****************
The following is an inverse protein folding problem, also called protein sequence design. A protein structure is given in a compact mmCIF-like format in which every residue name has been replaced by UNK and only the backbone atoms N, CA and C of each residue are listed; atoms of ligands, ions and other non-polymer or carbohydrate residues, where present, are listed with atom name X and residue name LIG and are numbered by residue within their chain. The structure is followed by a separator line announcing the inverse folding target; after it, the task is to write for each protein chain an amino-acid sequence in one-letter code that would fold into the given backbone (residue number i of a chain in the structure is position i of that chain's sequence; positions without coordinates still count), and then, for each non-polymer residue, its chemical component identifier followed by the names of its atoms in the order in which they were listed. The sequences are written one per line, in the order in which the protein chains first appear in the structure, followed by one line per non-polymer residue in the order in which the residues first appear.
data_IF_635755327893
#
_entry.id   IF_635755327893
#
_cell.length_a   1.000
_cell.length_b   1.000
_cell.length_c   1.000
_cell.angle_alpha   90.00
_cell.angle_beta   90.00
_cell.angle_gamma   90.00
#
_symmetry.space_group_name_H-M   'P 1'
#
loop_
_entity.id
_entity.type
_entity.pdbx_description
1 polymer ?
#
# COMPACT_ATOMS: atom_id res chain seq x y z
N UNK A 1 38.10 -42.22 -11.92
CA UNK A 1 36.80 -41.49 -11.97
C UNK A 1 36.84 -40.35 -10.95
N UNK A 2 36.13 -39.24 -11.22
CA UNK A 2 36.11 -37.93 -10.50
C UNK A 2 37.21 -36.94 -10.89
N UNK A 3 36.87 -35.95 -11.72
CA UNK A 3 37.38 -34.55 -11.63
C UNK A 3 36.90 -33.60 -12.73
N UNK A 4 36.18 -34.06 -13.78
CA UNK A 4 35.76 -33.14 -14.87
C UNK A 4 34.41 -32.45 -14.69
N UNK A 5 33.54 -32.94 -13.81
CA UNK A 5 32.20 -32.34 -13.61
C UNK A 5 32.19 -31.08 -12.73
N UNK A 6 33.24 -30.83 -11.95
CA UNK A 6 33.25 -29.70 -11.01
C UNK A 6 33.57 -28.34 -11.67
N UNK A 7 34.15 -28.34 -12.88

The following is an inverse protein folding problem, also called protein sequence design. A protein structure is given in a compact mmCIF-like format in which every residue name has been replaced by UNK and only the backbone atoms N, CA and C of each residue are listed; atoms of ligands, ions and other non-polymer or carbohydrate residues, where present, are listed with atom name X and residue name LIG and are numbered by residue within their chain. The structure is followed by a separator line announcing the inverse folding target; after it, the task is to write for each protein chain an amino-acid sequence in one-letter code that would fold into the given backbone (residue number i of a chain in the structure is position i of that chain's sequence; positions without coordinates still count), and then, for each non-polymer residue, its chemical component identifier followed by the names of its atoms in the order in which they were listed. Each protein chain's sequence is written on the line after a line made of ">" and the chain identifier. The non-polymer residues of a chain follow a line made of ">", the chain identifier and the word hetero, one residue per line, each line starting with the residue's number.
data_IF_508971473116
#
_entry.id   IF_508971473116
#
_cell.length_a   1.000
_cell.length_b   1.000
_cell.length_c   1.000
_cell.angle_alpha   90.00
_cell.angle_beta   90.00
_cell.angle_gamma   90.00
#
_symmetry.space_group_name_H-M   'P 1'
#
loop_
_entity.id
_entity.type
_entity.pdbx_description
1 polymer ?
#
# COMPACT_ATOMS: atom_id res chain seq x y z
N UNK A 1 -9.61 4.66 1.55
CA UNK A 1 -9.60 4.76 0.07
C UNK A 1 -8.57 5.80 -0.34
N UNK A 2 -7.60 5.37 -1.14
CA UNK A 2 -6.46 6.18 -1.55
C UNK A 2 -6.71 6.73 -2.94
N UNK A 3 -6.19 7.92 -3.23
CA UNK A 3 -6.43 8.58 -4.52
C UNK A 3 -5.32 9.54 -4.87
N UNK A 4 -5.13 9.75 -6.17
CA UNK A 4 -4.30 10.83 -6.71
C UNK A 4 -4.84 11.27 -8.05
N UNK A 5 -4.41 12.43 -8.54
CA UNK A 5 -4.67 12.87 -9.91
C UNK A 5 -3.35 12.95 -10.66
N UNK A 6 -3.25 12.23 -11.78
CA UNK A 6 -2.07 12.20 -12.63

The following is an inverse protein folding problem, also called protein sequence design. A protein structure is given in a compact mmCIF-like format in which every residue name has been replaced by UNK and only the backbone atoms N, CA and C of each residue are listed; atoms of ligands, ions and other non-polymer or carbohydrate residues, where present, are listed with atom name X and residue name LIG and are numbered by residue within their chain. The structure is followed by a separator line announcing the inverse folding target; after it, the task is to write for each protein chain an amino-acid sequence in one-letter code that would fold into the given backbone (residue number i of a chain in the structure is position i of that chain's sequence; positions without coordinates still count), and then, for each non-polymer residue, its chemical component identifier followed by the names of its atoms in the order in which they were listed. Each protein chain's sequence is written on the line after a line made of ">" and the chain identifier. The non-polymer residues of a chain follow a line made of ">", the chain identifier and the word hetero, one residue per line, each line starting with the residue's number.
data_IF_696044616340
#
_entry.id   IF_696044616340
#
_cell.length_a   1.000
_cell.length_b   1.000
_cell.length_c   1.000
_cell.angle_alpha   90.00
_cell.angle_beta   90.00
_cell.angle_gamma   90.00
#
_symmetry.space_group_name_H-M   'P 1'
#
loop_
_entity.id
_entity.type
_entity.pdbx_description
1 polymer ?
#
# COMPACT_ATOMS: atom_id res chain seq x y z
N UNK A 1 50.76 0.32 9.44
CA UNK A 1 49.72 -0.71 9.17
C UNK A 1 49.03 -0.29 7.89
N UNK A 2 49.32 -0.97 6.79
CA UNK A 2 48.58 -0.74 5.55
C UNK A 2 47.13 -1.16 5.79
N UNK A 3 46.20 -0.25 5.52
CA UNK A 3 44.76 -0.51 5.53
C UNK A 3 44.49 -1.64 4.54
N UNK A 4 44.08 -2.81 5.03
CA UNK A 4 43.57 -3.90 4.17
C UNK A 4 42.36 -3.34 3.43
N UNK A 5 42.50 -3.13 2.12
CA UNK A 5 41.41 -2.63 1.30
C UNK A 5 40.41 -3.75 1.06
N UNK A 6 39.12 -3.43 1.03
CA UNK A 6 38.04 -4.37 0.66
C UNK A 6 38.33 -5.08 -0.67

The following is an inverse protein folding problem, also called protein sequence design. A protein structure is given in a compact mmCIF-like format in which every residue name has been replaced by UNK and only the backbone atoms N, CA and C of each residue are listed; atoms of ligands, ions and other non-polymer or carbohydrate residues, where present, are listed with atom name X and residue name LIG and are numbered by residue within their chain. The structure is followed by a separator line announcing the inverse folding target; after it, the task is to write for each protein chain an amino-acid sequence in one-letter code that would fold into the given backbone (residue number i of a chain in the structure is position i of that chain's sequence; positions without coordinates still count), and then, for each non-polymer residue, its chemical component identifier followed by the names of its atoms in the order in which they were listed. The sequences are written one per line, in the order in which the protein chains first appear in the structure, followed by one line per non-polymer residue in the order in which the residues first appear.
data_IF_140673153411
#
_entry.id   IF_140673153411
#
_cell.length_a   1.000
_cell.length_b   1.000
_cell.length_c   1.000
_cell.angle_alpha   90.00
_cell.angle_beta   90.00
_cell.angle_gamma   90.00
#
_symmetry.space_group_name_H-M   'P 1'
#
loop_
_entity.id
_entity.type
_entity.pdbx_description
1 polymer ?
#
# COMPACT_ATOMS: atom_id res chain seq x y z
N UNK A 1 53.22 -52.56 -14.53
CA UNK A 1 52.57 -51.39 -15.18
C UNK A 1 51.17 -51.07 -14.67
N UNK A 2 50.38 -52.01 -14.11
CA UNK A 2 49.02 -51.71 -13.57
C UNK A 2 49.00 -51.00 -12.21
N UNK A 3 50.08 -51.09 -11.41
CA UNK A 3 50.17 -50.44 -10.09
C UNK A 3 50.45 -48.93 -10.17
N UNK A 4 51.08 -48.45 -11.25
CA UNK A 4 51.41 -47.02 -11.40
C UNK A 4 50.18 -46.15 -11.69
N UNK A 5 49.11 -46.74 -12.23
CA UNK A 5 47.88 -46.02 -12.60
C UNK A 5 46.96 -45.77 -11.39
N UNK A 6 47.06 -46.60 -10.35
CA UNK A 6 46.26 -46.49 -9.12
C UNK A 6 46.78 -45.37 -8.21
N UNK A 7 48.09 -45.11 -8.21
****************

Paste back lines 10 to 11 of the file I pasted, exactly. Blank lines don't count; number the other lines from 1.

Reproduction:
_cell.angle_beta   90.00
_cell.angle_gamma   90.00